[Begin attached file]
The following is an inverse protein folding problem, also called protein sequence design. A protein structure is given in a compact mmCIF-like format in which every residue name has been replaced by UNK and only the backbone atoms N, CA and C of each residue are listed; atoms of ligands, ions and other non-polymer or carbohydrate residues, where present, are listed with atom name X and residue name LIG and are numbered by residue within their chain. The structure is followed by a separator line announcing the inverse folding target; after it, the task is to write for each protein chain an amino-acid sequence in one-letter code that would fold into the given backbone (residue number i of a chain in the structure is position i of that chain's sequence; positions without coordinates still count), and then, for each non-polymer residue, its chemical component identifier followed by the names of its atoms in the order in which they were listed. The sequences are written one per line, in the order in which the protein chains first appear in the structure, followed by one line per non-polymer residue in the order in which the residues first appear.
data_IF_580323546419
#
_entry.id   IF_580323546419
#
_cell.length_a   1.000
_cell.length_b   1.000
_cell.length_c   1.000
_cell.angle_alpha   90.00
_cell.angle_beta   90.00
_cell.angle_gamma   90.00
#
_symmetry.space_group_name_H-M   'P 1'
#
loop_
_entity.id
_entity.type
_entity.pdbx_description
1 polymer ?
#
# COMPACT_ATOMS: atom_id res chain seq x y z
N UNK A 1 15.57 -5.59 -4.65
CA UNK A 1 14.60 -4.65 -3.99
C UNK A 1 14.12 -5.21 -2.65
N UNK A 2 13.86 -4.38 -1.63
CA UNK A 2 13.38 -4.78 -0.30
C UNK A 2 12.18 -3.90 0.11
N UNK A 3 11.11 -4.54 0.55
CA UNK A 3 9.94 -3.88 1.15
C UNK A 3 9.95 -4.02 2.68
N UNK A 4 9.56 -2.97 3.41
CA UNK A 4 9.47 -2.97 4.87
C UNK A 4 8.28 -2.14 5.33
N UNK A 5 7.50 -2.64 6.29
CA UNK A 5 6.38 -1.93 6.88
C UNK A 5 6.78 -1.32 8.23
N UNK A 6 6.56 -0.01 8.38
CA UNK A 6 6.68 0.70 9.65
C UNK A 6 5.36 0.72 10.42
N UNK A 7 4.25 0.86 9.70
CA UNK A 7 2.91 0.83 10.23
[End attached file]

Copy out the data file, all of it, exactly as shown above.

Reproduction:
The following is an inverse protein folding problem, also called protein sequence design. A protein structure is given in a compact mmCIF-like format in which every residue name has been replaced by UNK and only the backbone atoms N, CA and C of each residue are listed; atoms of ligands, ions and other non-polymer or carbohydrate residues, where present, are listed with atom name X and residue name LIG and are numbered by residue within their chain. The structure is followed by a separator line announcing the inverse folding target; after it, the task is to write for each protein chain an amino-acid sequence in one-letter code that would fold into the given backbone (residue number i of a chain in the structure is position i of that chain's sequence; positions without coordinates still count), and then, for each non-polymer residue, its chemical component identifier followed by the names of its atoms in the order in which they were listed. The sequences are written one per line, in the order in which the protein chains first appear in the structure, followed by one line per non-polymer residue in the order in which the residues first appear.
data_IF_580323546419
#
_entry.id   IF_580323546419
#
_cell.length_a   1.000
_cell.length_b   1.000
_cell.length_c   1.000
_cell.angle_alpha   90.00
_cell.angle_beta   90.00
_cell.angle_gamma   90.00
#
_symmetry.space_group_name_H-M   'P 1'
#
loop_
_entity.id
_entity.type
_entity.pdbx_description
1 polymer ?
#
# COMPACT_ATOMS: atom_id res chain seq x y z
N UNK A 1 15.57 -5.59 -4.65
CA UNK A 1 14.60 -4.65 -3.99
C UNK A 1 14.12 -5.21 -2.65
N UNK A 2 13.86 -4.38 -1.63
CA UNK A 2 13.38 -4.78 -0.30
C UNK A 2 12.18 -3.90 0.11
N UNK A 3 11.11 -4.54 0.55
CA UNK A 3 9.94 -3.88 1.15
C UNK A 3 9.95 -4.02 2.68
N UNK A 4 9.56 -2.97 3.41
CA UNK A 4 9.47 -2.97 4.87
C UNK A 4 8.28 -2.14 5.33
N UNK A 5 7.50 -2.64 6.29
CA UNK A 5 6.38 -1.93 6.88
C UNK A 5 6.78 -1.32 8.23
N UNK A 6 6.56 -0.01 8.38
CA UNK A 6 6.68 0.70 9.65
C UNK A 6 5.36 0.72 10.42
N UNK A 7 4.25 0.86 9.70
CA UNK A 7 2.91 0.83 10.23